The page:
A credit card is an essential tool to have for personal finances in Canada. They are an easy way to build your credit score. It can also make shopping easier in Canada.
What is a credit card? A credit card lets you pay for things electronically in person or online. There are card networks like VISA, Mastercard, and American Express, and issuers – usually banks – that together lend you money up to a certain amount to buy things. It is not linked to your bank account. You are responsible for paying back the loan on time each month. If you don’t, you will pay a pre-determined interest until the loan and interest are paid off.
Getting a Credit Card When You Come to Canada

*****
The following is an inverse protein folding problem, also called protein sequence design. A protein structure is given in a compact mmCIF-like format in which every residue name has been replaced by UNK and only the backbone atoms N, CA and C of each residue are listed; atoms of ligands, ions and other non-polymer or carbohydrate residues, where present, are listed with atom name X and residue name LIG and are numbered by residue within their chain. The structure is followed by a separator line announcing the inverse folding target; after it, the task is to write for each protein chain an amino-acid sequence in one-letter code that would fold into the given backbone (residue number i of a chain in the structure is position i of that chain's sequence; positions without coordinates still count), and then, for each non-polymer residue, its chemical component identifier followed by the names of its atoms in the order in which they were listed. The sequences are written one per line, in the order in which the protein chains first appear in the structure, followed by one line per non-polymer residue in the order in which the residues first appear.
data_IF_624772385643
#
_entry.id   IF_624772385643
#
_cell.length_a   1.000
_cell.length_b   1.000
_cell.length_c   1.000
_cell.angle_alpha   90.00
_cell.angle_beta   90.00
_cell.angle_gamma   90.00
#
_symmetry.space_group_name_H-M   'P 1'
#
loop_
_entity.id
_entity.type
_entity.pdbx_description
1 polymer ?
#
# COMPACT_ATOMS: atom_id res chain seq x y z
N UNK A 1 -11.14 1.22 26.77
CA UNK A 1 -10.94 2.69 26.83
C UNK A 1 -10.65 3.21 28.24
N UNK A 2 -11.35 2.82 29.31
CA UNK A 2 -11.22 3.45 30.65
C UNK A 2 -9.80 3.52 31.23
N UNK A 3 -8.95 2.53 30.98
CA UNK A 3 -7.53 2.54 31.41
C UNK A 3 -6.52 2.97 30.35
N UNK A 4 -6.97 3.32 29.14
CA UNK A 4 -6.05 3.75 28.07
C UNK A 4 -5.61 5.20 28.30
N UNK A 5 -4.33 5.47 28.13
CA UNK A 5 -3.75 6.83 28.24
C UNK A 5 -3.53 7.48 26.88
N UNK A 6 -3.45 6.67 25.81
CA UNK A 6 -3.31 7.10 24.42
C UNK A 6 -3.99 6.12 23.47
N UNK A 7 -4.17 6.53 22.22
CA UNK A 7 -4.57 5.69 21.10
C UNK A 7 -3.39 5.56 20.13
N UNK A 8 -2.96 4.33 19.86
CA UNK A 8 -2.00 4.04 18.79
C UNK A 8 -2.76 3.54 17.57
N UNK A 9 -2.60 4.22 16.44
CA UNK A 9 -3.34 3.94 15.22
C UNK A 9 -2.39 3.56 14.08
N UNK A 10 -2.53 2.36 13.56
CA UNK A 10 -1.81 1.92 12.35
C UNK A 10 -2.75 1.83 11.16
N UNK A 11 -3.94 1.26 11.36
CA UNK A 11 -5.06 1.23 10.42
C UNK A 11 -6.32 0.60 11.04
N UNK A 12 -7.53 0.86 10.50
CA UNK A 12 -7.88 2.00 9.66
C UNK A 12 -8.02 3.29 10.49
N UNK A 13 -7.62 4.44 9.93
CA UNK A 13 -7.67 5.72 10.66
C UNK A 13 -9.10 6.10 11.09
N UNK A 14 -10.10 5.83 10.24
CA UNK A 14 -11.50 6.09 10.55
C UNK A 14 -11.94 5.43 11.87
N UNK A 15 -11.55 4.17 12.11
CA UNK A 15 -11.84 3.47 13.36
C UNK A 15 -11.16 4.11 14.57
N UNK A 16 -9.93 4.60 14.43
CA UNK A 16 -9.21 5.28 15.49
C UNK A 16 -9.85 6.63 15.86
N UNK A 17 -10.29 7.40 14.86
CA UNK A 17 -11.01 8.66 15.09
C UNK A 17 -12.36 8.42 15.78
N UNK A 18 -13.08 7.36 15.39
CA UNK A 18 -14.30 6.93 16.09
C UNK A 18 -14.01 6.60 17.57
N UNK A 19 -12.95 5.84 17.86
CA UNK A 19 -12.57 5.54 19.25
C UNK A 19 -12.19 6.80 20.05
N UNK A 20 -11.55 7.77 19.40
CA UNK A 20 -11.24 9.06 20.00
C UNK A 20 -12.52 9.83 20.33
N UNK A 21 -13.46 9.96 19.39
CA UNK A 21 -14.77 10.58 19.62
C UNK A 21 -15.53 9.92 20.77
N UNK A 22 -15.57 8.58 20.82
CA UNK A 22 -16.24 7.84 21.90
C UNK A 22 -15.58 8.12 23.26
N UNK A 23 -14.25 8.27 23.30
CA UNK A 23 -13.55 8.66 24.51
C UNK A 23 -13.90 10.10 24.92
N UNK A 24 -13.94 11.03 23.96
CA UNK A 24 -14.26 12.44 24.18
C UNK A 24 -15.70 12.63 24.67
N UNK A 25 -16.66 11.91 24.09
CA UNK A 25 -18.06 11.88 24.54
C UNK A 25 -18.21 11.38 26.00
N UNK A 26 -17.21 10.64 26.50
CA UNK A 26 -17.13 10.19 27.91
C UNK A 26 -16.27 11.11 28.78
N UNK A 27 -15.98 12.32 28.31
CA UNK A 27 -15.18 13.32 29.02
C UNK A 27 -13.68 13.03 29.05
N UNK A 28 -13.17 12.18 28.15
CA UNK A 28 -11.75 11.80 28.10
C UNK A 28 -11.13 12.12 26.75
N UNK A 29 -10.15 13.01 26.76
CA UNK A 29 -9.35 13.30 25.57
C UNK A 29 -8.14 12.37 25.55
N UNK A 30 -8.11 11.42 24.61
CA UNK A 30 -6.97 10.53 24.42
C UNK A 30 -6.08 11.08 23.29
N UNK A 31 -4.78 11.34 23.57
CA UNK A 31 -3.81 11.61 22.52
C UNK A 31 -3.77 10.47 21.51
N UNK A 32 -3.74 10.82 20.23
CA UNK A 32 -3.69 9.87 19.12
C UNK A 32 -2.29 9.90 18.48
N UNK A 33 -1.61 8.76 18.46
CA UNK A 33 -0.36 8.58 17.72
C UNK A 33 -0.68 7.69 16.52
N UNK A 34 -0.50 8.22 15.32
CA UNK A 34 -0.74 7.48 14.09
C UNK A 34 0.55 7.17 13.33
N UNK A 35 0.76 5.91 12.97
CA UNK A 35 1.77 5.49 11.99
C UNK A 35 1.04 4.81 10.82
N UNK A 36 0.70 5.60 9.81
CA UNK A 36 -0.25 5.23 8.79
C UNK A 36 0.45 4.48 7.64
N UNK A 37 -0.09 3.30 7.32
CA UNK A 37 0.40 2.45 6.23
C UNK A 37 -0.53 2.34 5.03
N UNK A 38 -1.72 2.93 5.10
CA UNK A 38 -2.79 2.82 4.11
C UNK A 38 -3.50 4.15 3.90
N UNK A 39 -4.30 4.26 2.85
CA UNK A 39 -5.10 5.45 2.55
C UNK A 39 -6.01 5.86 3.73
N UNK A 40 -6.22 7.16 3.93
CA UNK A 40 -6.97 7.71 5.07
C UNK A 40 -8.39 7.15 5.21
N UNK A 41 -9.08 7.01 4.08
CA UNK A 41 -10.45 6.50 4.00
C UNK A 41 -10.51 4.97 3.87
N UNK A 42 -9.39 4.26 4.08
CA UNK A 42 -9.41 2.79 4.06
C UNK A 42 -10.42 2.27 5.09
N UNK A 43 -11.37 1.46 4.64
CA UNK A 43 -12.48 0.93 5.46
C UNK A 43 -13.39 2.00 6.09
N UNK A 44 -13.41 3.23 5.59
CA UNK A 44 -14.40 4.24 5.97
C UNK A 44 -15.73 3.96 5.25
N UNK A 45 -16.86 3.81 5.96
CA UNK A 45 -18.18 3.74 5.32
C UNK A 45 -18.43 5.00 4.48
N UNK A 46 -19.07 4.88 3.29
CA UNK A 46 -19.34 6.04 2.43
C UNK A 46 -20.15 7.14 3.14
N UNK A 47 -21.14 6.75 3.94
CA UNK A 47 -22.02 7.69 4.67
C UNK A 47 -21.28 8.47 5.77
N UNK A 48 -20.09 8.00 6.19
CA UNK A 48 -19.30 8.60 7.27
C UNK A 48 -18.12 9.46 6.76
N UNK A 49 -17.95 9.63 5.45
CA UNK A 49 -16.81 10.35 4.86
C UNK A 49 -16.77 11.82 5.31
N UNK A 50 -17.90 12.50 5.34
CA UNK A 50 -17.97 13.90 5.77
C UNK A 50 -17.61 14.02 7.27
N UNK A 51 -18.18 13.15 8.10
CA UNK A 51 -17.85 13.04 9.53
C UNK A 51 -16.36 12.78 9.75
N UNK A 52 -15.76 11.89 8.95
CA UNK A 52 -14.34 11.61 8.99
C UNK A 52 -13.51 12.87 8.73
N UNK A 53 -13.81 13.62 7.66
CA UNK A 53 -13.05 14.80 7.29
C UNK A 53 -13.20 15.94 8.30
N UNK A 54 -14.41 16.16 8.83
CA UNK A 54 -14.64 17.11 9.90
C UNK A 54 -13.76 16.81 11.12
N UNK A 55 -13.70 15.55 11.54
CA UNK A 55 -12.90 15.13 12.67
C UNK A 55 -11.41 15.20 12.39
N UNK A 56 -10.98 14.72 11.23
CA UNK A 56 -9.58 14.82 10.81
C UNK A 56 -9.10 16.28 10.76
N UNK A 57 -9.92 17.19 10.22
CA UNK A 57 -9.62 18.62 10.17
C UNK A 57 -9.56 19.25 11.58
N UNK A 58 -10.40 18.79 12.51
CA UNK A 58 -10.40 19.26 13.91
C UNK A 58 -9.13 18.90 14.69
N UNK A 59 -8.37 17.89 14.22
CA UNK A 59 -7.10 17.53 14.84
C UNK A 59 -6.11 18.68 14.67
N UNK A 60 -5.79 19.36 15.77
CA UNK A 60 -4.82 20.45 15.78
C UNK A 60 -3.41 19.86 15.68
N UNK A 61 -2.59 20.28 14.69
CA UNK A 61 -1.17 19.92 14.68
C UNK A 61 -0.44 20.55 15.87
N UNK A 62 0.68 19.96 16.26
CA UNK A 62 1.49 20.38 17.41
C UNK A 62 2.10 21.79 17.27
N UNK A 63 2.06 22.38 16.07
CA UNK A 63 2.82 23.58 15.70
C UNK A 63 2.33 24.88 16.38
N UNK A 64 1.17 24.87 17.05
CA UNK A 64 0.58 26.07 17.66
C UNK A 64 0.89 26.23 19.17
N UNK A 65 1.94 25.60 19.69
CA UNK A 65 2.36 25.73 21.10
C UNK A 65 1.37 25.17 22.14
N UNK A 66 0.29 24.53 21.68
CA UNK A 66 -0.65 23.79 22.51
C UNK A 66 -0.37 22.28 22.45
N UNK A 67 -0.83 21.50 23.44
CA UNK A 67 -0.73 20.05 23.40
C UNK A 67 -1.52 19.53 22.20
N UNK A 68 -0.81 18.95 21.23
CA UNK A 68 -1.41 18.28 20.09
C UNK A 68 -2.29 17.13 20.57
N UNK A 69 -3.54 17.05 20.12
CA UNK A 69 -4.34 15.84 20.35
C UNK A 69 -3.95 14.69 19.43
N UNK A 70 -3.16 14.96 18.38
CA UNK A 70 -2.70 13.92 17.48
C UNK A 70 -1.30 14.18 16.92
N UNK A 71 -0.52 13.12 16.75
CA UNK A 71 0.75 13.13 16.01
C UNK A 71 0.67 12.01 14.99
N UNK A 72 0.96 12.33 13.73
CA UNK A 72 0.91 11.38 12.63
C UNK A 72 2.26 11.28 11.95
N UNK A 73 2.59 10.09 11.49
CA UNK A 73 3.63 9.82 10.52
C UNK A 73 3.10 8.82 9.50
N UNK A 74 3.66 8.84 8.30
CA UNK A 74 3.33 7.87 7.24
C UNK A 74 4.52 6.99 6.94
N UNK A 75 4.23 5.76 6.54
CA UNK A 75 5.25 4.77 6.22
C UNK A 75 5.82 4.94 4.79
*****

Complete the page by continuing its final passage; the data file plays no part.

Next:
There are three types of credit cards available to you: traditional (or unsecured), secured, and pre-paid. Which one you get is determined by your bank and credit file.
Traditional Credit Cards
Many of Canada’s big banks offer credit cards for newcomers. This means they provide you with a credit card even though you have no credit history. There are other criteria that need to be met in order to qualify for this type of credit card but if you qualify, you can use them nearly anywhere.
Here are some great cards to consider:
Scotia Momentum® No-Fee Visa Card
Issued by Scotiabank, the Scotia Momentum No-Fee Visa Card has no annual fee to pay; that is money you save to spend or invest.
Scotiabank American Express Card
The Scotiabank American Express Card is great if you want to earn one ScotiaRewards points for every $1 spent. The card also grant you extra coverage when you travel, including car rental loss or collision insurance and emergency travel medical insurance too.
BMO Cashback Mastercard